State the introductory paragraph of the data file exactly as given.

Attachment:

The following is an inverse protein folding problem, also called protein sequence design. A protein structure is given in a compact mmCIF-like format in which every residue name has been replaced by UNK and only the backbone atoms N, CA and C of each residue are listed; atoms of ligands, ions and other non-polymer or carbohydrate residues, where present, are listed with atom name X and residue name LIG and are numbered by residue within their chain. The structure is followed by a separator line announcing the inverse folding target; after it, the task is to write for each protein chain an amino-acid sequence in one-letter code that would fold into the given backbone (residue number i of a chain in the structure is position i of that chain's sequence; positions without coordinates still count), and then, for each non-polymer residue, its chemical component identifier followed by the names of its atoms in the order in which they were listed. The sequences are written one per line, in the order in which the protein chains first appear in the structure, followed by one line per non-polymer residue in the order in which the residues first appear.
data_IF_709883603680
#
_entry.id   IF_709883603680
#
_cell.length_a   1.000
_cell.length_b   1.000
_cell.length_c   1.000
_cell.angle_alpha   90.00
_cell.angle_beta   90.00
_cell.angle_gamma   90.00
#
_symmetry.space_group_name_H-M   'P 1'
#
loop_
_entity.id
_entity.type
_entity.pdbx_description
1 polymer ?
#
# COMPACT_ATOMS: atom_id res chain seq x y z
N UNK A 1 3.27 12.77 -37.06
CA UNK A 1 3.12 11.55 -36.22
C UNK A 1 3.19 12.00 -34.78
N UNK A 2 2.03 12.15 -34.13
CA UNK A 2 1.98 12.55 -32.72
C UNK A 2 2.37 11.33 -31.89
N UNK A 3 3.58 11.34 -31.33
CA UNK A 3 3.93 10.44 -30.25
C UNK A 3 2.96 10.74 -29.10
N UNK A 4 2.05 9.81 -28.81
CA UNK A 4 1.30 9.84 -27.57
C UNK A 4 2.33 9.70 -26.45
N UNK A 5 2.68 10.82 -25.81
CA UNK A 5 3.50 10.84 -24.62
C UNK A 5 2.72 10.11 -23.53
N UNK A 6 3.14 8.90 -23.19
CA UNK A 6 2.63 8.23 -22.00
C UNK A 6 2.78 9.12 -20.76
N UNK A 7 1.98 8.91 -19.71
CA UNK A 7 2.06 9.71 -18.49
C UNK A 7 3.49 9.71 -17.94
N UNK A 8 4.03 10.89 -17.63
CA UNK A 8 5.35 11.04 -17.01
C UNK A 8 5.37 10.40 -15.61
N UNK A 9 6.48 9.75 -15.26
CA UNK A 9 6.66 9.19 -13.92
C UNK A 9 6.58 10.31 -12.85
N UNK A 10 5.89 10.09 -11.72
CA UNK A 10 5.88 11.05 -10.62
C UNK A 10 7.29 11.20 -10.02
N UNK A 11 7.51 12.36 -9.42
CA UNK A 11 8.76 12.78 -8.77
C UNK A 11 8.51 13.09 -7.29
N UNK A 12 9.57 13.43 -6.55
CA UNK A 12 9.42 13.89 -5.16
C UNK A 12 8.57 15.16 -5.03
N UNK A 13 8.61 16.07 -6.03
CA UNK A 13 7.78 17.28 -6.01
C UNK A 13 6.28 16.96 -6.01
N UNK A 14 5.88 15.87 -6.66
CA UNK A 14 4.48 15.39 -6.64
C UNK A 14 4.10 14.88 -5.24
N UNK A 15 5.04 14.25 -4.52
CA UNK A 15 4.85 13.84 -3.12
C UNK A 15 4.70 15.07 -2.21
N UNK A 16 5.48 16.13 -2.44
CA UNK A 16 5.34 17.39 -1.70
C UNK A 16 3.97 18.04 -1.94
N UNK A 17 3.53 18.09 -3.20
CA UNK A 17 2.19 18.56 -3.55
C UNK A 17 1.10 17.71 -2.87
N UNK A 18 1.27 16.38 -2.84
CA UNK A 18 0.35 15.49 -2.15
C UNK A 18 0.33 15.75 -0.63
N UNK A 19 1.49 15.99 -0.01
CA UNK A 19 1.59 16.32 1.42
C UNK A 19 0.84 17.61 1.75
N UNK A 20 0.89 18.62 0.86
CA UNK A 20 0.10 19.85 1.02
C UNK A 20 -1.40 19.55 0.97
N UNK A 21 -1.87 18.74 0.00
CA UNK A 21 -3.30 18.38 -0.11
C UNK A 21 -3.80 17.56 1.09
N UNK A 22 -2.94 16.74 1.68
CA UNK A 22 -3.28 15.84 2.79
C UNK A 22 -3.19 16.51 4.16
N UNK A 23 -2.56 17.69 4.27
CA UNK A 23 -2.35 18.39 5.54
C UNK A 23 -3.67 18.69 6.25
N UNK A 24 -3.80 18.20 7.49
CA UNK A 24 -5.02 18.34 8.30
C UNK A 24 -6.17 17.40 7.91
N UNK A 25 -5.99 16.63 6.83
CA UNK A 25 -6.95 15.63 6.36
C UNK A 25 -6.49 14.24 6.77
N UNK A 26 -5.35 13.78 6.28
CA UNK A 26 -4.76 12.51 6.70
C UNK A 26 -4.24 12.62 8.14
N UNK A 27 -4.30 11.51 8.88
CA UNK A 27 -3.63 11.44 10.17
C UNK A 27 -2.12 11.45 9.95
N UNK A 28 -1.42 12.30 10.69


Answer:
The following is an inverse protein folding problem, also called protein sequence design. A protein structure is given in a compact mmCIF-like format in which every residue name has been replaced by UNK and only the backbone atoms N, CA and C of each residue are listed; atoms of ligands, ions and other non-polymer or carbohydrate residues, where present, are listed with atom name X and residue name LIG and are numbered by residue within their chain. The structure is followed by a separator line announcing the inverse folding target; after it, the task is to write for each protein chain an amino-acid sequence in one-letter code that would fold into the given backbone (residue number i of a chain in the structure is position i of that chain's sequence; positions without coordinates still count), and then, for each non-polymer residue, its chemical component identifier followed by the names of its atoms in the order in which they were listed. The sequences are written one per line, in the order in which the protein chains first appear in the structure, followed by one line per non-polymer residue in the order in which the residues first appear.